Thanks to the filtering down of the nationwide local food movement to northeast Oklahoma, business at Downing Family Farm doubles every year, he said. Now Downing is preparing to launch a new line of farm-fresh convenience foods, starring free-range meat and eggs in food items like fajitas and breakfast burritos.
Consuming locally raised food is “en vogue,” Downing said.
“Every time there’s a beef recall, our business grows,” he said.
Downing Family Farm got its start when “we gave a Christmas gift of a half beef to some friends who had fallen on hard times,” Downing said.
“During the spring, they had friends over for a cookout, and the guests said they were the best steaks they’d ever eaten,” he said. “They called and wanted more. It snowballed from there.”
While Downing’s products are available in local and statewide food coops, farmers markets and at the retailer Akin’s Natural Foods, Downing said, “what we love most is to do business directly with the consumer.”
“We like to see people drive up to get eggs,” he said. “It’s neat when customers bring their kids to the farm. We like to make that connection.”
Farm-direct is the only way to score a Downing bird for the holiday table this year — that is, if there are any left after the Nov. 21 delivery.
“We don’t raise many of them, and they’re in high demand,” Downing said. “I even have a customer who’s taking her turkey from us on a plane the Tuesday before Thanksgiving. She’s taking it to Los Angeles to prepare it with her daughter, who lives there. She said she’d rather fly with our turkey than buy one once she got there.”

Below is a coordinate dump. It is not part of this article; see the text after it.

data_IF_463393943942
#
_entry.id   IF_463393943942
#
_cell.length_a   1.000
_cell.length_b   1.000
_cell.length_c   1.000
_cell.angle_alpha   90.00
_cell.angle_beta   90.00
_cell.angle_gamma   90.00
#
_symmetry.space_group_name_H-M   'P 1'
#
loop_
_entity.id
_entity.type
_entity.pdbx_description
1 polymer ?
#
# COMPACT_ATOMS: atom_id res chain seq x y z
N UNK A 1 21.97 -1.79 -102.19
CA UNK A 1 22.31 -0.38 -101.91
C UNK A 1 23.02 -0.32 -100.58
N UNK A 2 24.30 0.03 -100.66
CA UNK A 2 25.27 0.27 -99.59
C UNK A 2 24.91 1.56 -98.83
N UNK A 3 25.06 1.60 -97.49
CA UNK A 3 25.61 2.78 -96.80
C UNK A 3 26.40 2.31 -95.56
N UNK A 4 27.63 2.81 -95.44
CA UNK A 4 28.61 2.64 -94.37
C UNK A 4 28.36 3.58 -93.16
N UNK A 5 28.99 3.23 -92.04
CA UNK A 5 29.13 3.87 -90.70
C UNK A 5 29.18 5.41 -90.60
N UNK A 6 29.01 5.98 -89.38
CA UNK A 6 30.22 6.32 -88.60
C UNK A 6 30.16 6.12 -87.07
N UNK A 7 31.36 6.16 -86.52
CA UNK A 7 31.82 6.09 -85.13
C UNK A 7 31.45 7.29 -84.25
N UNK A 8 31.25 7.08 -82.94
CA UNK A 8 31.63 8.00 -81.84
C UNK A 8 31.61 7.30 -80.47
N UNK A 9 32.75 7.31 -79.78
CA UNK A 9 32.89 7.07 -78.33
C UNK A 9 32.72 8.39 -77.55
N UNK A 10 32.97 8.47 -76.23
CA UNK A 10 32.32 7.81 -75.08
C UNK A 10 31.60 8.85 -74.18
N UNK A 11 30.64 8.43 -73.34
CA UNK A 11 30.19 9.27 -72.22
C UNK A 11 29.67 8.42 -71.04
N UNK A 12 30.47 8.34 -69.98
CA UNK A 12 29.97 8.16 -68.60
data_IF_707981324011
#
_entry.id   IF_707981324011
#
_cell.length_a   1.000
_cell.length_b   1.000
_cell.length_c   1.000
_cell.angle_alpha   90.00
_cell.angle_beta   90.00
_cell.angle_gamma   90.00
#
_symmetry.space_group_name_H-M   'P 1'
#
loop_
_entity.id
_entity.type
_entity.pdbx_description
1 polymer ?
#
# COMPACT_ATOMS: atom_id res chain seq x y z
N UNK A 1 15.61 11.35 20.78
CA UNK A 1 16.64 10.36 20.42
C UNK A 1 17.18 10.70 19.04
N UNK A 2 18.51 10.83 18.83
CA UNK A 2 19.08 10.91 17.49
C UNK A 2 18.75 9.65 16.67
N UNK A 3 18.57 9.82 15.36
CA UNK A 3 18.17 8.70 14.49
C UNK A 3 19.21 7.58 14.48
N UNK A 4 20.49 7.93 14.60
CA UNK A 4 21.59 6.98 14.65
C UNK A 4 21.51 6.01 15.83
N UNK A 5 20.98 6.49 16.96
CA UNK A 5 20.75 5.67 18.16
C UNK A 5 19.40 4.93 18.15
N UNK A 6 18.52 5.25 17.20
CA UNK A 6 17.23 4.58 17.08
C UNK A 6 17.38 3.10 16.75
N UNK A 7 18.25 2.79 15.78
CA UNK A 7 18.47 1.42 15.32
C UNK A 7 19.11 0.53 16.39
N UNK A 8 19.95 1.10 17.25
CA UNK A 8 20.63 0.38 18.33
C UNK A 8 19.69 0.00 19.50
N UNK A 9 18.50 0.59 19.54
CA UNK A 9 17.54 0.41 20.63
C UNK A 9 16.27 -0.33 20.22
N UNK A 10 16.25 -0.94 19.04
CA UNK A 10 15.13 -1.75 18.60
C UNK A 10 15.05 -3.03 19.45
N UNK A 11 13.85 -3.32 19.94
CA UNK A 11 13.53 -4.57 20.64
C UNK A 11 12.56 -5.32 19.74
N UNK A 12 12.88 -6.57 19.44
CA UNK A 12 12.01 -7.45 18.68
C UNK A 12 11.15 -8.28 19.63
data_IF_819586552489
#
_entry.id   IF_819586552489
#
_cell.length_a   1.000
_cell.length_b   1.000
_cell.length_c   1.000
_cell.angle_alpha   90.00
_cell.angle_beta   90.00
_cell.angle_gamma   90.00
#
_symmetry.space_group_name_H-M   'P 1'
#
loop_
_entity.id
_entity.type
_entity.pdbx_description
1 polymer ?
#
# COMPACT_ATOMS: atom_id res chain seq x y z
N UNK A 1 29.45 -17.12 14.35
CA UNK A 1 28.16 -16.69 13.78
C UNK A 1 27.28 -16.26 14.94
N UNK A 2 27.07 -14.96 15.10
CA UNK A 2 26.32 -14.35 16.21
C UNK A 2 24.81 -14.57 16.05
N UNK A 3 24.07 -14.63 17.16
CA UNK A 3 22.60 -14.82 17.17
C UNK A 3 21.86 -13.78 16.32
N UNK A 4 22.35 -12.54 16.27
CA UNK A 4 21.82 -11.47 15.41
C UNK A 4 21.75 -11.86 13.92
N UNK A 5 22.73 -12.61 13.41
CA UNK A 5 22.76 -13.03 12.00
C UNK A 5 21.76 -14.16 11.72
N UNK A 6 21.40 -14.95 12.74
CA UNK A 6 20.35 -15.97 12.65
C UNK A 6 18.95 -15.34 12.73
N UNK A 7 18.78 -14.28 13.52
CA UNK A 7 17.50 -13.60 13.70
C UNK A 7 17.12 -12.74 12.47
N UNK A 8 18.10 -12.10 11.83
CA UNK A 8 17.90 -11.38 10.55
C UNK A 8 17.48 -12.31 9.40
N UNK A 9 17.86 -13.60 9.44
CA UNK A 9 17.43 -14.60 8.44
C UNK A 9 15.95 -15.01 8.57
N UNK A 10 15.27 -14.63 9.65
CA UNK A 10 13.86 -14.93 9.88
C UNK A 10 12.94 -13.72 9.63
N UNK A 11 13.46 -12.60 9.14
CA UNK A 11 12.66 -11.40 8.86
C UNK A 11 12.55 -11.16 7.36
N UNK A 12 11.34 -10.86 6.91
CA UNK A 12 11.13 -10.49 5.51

If a local holiday feast is the goal this season, the rest of the meal can be found on Tulsa Clean Food Market and with independent vendors in and around Tulsa. Growers boasting meat, dairy and eggs, as well as produce, include Natural Farms, with two retail locations in Tulsa, and Conrad Farms, offering everything from radishes, spinach and beets to oranges, sweet potatoes and pecans.
“Oh, boy, do we have pecans,” said owner Lisa Conrad.
Conrad Farms is in Bixby at 7400 E. 151st St.
Newsome Community Farms, the birthplace of the North Tulsa Farmers Market, is also still open for business.
“In our community, mustard greens added to meals is big,” said Demalda Newsome, co-owner at Newsome Farms. “The aroma of greens and ham hock resonates memories for most of the African-American community. We have lots of mustard, kale, collards and swiss chard, among some other wild greens. We also have herbs like sage and rosemary.”
“The original spirit of Thanksgiving was created around a celebration of locally produced foods and rejoicing over the achievement of bringing in the harvest,” said Emily Oakley of Three Springs Farm in Oaks, the site of a butternut squash surplus still holding strong from fall harvest. “What could be more authentic or more delicious than returning to the roots of the holiday by enjoying the bounty of fresh food produced by local farmers?”